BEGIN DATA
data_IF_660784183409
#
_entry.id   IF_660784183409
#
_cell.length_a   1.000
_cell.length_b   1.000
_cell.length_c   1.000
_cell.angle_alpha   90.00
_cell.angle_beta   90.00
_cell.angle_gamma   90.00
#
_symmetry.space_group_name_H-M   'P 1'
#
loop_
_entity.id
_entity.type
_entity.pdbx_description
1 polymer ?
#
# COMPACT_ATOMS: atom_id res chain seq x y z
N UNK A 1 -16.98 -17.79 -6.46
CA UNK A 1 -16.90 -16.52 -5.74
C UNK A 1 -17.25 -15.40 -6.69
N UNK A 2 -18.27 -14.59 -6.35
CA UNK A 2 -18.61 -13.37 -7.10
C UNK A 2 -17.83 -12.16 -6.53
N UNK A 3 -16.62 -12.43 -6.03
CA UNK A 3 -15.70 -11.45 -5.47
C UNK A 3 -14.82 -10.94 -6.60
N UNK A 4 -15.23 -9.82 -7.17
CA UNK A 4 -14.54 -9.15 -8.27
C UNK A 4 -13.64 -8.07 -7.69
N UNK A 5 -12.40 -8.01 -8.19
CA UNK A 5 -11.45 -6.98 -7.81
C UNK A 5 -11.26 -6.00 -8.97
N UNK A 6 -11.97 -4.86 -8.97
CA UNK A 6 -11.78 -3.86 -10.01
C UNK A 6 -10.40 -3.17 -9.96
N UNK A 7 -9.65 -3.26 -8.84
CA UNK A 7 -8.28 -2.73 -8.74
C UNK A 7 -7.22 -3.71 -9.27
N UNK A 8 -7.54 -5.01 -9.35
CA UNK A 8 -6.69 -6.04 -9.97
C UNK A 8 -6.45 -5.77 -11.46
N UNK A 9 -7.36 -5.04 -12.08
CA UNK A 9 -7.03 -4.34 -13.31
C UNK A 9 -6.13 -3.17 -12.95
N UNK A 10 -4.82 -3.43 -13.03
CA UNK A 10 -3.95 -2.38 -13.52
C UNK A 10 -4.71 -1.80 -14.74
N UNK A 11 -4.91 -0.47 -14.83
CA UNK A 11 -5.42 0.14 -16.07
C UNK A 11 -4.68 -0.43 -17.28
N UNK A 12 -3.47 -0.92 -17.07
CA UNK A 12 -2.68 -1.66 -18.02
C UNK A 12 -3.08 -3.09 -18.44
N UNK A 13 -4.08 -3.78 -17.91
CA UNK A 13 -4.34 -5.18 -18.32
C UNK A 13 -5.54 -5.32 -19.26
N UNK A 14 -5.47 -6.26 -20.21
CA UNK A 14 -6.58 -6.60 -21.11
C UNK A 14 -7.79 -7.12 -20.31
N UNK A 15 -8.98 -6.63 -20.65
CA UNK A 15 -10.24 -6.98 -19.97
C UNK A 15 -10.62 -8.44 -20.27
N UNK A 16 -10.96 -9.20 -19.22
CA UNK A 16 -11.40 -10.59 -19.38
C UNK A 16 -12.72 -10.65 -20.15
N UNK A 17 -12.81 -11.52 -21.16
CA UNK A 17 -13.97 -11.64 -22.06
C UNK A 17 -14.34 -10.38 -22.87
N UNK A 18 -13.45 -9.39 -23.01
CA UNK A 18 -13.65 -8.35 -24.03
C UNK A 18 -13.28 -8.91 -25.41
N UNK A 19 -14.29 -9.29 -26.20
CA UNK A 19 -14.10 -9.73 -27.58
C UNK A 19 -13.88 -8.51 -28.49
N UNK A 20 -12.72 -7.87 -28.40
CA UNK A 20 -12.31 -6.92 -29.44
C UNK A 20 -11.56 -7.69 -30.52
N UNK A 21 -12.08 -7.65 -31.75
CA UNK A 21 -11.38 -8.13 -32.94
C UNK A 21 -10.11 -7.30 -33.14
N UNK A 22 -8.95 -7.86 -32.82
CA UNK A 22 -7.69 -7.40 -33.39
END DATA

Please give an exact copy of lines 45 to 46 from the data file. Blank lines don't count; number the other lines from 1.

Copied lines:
N UNK A 9 -7.36 -5.04 -12.08
CA UNK A 9 -7.03 -4.34 -13.31